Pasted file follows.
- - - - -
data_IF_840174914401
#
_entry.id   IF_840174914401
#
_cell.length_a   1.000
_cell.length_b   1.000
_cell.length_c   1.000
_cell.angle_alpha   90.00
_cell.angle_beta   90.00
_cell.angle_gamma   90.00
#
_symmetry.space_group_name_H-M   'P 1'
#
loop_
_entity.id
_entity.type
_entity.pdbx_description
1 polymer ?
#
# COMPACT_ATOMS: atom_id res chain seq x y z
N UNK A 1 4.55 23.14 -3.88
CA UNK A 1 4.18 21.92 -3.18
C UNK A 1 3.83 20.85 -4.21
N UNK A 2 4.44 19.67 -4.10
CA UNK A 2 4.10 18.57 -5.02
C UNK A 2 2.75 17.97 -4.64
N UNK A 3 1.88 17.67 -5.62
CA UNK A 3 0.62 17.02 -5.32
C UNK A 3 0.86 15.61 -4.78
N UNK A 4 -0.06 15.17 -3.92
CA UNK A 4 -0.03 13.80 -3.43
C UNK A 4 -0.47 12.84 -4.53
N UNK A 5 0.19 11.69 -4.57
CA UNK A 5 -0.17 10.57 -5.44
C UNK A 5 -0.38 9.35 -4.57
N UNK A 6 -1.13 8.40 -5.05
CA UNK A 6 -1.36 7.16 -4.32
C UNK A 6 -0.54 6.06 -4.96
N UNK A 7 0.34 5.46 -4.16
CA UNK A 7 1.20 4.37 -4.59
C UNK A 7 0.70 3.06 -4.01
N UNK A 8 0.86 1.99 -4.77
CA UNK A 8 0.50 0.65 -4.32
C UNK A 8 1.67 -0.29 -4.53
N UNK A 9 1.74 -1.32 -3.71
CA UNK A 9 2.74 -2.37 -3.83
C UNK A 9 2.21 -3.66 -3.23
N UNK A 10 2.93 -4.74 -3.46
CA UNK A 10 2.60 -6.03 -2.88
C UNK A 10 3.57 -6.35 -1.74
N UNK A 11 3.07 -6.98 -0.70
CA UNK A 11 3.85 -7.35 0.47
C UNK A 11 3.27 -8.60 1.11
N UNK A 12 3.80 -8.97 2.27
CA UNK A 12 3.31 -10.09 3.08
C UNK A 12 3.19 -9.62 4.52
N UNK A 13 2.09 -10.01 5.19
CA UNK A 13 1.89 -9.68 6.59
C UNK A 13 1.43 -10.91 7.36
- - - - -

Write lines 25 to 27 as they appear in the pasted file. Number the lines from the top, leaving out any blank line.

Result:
CA UNK A 2 4.10 18.57 -5.02
C UNK A 2 2.75 17.97 -4.64
N UNK A 3 1.88 17.67 -5.62